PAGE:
Friday evening he calls: My serpentine belt is cracked. Not completely broken, at least not yet. I'd best not drive it, certainly not drive it home. Great.

Of course I don't get back to Cleveland until 4:30 on Saturday and even if there were places that could get to my car that day, I have things that need to be done. The great thing about a having car trouble at an airport is that cars are plentiful. On my return to Cleveland I rent.

Aside from some Kia rolling tin can I got in Minnesota a few months back, the Chevy HHR has become my least favorite car ever: All of the downsides of an SUV with the height of a sedan. I feel like I'm driving a hearse with worse visibility.

And that gets us to last night; in the morning -- the post daylight morning -- I'm going to get my car dealt with. I'm debating if I spend the $60 plus or minus to have it towed to "my" mechanic...who happens to be right across the street from my house... or find a shop closer to the airport.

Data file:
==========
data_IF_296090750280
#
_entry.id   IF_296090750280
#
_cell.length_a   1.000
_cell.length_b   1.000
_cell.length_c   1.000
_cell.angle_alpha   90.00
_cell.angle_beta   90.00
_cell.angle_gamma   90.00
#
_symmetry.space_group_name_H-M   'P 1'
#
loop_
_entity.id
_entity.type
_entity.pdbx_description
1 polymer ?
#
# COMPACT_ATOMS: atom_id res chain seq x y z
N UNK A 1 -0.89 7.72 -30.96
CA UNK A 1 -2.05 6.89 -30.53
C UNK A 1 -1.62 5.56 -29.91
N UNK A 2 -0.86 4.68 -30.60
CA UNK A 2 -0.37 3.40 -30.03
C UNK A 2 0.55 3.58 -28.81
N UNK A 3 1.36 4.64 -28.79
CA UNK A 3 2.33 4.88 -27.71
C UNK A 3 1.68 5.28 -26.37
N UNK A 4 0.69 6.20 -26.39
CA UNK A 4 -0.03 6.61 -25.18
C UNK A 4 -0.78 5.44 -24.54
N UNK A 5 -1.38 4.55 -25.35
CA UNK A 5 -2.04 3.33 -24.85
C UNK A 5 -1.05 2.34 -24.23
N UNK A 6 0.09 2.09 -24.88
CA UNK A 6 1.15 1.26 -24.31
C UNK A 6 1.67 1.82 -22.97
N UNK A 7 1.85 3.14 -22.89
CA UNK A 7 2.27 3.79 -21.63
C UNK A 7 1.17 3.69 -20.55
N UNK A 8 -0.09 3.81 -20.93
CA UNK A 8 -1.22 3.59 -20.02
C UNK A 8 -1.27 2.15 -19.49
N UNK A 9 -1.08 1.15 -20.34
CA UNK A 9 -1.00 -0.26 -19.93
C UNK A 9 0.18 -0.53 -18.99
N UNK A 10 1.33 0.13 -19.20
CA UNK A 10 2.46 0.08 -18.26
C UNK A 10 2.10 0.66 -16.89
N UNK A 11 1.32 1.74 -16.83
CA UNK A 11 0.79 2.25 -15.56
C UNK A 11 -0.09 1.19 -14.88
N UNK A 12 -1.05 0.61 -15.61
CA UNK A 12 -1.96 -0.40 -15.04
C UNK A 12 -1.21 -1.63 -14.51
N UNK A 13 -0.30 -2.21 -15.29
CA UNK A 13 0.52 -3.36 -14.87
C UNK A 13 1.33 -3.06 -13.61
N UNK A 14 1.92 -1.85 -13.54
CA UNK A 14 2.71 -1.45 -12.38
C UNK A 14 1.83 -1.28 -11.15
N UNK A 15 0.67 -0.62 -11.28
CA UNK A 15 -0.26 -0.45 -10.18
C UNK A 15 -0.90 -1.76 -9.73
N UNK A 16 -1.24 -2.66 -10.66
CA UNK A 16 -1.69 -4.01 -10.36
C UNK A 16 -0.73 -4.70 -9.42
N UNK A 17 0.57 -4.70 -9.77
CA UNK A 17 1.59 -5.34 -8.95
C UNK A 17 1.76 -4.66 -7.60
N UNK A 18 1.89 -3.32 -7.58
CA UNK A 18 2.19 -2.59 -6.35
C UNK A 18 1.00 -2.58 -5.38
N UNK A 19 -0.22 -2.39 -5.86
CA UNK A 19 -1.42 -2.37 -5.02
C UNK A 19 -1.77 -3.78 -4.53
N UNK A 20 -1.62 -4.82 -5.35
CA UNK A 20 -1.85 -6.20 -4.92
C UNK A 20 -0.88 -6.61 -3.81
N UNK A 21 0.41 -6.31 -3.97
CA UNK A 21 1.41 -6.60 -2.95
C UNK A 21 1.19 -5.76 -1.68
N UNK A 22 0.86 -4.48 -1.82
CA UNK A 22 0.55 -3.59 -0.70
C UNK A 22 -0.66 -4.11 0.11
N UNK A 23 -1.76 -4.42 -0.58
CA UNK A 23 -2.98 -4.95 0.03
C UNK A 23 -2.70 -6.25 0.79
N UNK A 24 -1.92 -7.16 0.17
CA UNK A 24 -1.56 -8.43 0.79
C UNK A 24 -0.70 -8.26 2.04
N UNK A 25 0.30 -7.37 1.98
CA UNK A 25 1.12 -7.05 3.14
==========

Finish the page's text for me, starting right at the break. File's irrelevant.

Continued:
The one thing I haven't figured out is how to juggle cars: Kind of like the parable of the fox, the chicken, the farmer and the boat, I have a feeling it's going to involve making use of RTA's Park-And-Ride facilities and their rail services.

You may be wondering, then, why I'm writing this at 3:45 in the pre-dawn morning: For that, my first conscious thought of the morning: Freaking UPS.

My job is primarily integration programming, but along the way, as is the case in many small companies, I picked up the title of network and systems administrator: I keep all of the little Dell and Cisco boxes in our data center happy. We have an infrastructure I'm mostly proud of, including a refrigerator-sized UPS (battery backup), a generator, and a lot of redundant power supplies.

It doesn't require a lot of care and feeding, but I like to pop my head in at least once a week just to make sure everything that should be blinking is, and everything that shouldn't be blinking isn't.